- Written by Administrator
- Published: 06 March 2013
Opponents to water fluoridation in Duxbury say that the town is inadvertently adding lead to its water because that heavy metal is found in small concentrations in the town’s sodium fluoride additive.
Town officials say the levels of the lead in Duxbury’s water are well within the state and federal standards.
Duxbury Fluoride Choice, a residents’ group that wants to end the practice of adding fluoride to the town’s water supply, told the Board of Selectmen Monday that the brand of fluoride from China that Duxbury uses contains 0.5 percent of heavy metals including lead.
Susan Curtis of Duxbury Fluoride Choice told selectmen that she is troubled by the fact that in adding fluoride to the water the town is also adding lead because “lead is cumulative” in the body. She is also concerned that sodium fluoride Duxbury uses does not meet both of the National Science Foundation standards for drinking water additives that it should.
The fluoride packaging lists that it is 97 percent pure, said Curtis, but, she asked, “What is the other three percent?”
She believes that there is a lack of good inspection of this brand of sodium fluoride.
“When you have an industry that is self monitoring, what assurances do we have that it’s safe?” asked Curtis. “Fluoride has no place in our public water supply.”
Selectmen are in favor of ending water fluoridation and took a vote on the issue in January.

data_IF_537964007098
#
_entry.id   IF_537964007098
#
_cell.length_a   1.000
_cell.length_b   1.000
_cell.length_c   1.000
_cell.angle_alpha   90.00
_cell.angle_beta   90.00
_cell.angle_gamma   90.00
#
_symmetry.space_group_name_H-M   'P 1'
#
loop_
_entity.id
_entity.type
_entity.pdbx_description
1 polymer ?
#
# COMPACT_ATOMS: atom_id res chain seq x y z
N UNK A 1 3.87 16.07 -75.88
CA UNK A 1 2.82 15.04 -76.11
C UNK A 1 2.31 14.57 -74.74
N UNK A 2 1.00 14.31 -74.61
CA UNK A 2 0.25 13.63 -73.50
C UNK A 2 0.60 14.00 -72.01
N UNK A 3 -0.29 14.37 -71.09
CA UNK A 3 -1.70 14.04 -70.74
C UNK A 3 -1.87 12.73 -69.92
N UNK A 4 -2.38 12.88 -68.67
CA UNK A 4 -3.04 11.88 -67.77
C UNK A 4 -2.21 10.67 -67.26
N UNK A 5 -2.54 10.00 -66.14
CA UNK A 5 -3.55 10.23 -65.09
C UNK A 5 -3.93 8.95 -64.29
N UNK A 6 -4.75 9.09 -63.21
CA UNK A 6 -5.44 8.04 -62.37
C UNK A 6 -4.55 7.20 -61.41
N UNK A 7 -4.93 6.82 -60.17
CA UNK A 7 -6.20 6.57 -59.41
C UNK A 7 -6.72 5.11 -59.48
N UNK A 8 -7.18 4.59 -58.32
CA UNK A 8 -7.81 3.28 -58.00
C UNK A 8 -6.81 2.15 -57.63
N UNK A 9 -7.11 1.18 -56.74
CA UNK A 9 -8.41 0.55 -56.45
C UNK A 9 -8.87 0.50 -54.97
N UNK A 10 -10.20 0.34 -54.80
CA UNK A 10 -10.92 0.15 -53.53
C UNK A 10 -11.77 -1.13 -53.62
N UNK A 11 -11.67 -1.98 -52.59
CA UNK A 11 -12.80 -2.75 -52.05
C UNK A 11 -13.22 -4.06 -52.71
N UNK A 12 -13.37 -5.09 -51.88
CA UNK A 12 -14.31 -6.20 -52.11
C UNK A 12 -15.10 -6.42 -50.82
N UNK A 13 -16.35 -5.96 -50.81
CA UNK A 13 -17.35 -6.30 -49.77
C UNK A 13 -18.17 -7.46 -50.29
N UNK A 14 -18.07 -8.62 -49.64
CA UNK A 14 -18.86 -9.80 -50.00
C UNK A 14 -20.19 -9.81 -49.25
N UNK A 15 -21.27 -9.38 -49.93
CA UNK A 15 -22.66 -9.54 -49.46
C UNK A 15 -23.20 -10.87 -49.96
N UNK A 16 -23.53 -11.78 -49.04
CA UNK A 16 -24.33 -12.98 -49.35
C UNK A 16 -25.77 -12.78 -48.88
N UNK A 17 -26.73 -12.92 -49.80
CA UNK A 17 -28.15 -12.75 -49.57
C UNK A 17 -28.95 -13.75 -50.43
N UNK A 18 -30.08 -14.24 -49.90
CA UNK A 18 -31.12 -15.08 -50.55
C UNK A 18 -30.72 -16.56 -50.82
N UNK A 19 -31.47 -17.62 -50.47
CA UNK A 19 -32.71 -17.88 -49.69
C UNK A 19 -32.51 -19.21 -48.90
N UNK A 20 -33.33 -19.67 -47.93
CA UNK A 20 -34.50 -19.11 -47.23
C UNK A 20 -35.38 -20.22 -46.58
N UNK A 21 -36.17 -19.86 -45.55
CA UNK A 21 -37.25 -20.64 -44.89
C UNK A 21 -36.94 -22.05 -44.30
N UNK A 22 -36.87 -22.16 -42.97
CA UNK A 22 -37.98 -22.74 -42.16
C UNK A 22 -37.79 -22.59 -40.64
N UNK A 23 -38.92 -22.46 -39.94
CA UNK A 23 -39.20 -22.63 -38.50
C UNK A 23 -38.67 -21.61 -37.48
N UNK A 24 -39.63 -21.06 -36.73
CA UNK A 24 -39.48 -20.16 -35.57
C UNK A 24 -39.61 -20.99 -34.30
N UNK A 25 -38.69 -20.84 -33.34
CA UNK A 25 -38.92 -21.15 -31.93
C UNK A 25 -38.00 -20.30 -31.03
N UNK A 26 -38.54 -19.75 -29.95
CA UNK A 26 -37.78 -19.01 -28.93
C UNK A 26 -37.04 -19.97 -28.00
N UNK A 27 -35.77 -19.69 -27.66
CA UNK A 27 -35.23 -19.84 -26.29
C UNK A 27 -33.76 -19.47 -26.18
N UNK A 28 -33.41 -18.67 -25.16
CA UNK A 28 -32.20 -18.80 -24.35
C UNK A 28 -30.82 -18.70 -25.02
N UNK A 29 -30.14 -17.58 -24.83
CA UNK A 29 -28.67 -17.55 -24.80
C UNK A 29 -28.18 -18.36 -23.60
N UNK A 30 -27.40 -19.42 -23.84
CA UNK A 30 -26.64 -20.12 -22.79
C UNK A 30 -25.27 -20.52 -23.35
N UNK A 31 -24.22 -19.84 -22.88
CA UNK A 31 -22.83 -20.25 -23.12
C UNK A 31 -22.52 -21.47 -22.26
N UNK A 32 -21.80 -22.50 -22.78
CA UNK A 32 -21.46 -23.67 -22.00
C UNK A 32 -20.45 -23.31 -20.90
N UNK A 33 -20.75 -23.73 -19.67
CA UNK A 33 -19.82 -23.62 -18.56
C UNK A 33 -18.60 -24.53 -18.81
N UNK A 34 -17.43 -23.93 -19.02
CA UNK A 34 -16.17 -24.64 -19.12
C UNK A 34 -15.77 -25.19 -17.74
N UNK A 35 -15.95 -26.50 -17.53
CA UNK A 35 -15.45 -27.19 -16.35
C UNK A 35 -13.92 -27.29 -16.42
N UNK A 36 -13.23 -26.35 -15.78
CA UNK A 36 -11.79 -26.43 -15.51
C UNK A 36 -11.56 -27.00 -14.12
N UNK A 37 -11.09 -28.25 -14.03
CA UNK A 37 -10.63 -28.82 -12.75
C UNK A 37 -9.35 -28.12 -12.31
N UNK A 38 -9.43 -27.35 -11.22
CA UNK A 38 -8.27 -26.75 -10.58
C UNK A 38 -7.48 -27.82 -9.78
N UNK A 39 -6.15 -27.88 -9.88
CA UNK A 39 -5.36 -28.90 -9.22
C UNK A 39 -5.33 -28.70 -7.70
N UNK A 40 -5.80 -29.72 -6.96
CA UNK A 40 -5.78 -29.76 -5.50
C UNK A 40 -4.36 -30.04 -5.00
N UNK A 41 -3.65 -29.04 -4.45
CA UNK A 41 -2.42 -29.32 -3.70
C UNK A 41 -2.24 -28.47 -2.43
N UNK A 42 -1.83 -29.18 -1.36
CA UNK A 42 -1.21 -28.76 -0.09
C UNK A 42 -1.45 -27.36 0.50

The board asked town counsel Anderson and Kreiger to review the issue fluoride and lead. Its attorneys found that the town is not doing anything wrong by adding fluoride to the water.
“The town is not in violation of any lead or other environmental standards in its fluoridation practice,” stated an email from Kevin Batt of Anderson and Kreiger.
“There is nothing for the BOS to be concerned about regarding the chemical Duxbury is using to fluoridate its water supply,” wrote Rebekah Lacey, an associate of Anderson and Kreiger. “The town is essentially allowed to add deminimis amounts of lead and other impurities in the process of adding a beneficial additive. It is required by the Safe Drinking Water Act to test its finished water, which ensures that any chemicals added during the treatment process don’t exceed EPA regulatory levels.”
“The EPA’s goal is zero lead in the water,” Curtis said.
Water Superintendent Peter Mackin said Duxbury’s drinking water is safe.
“It’s quite low,” he said of the level of lead in the water.
In testing 37 samples from Duxbury’s water supply in 2010, Mackin said 24 samples were lead free, 12 had between 0.002 and 0.003 levels of lead and one sample had 0.005.
The EPA level for lead in drinking water is 0.015 mg/L, according to Lacey.
Curtis said she was frustrated that it has taken so long for the board of health to meet regarding her group’s request to eliminate fluoride from town water. Curtis said in three months, Fluoride Choice has only had two meetings with the health board and that the board had to cancel meetings three times because it didn’t have a quorum.
“This is a political process but it shouldn’t be,” said Curtis. “It’s a health issue.”
The board of health solely has the power to end fluoridation at any time. It is meeting Thursday, March 7 at 7:15 p.m.to discuss fluoridation and the related issue of lead.